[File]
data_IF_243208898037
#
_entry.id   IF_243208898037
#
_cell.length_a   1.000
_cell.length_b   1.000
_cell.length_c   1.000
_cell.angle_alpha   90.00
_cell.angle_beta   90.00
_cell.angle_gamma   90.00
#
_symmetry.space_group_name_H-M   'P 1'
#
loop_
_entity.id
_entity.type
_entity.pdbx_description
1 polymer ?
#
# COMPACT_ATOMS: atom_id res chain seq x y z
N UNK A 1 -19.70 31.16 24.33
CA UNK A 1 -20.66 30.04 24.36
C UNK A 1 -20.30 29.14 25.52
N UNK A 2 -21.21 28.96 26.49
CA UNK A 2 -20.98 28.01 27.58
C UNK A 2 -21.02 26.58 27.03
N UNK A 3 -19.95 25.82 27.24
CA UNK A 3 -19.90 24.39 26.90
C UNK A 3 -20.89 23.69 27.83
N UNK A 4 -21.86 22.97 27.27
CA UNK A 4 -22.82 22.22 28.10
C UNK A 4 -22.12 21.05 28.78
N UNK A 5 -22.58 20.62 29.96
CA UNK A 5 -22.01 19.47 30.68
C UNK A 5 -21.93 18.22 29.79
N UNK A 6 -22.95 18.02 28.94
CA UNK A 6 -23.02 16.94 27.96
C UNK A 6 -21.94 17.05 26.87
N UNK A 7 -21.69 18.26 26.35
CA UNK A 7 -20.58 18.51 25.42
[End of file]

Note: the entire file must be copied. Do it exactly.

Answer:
data_IF_243208898037
#
_entry.id   IF_243208898037
#
_cell.length_a   1.000
_cell.length_b   1.000
_cell.length_c   1.000
_cell.angle_alpha   90.00
_cell.angle_beta   90.00
_cell.angle_gamma   90.00
#
_symmetry.space_group_name_H-M   'P 1'
#
loop_
_entity.id
_entity.type
_entity.pdbx_description
1 polymer ?
#
# COMPACT_ATOMS: atom_id res chain seq x y z
N UNK A 1 -19.70 31.16 24.33
CA UNK A 1 -20.66 30.04 24.36
C UNK A 1 -20.30 29.14 25.52
N UNK A 2 -21.21 28.96 26.49
CA UNK A 2 -20.98 28.01 27.58
C UNK A 2 -21.02 26.58 27.03
N UNK A 3 -19.95 25.82 27.24
CA UNK A 3 -19.90 24.39 26.90
C UNK A 3 -20.89 23.69 27.83
N UNK A 4 -21.86 22.97 27.27
CA UNK A 4 -22.82 22.22 28.10
C UNK A 4 -22.12 21.05 28.78
N UNK A 5 -22.58 20.62 29.96
CA UNK A 5 -22.01 19.47 30.68
C UNK A 5 -21.93 18.22 29.79
N UNK A 6 -22.95 18.02 28.94
CA UNK A 6 -23.02 16.94 27.96
C UNK A 6 -21.94 17.05 26.87
N UNK A 7 -21.69 18.26 26.35
CA UNK A 7 -20.58 18.51 25.42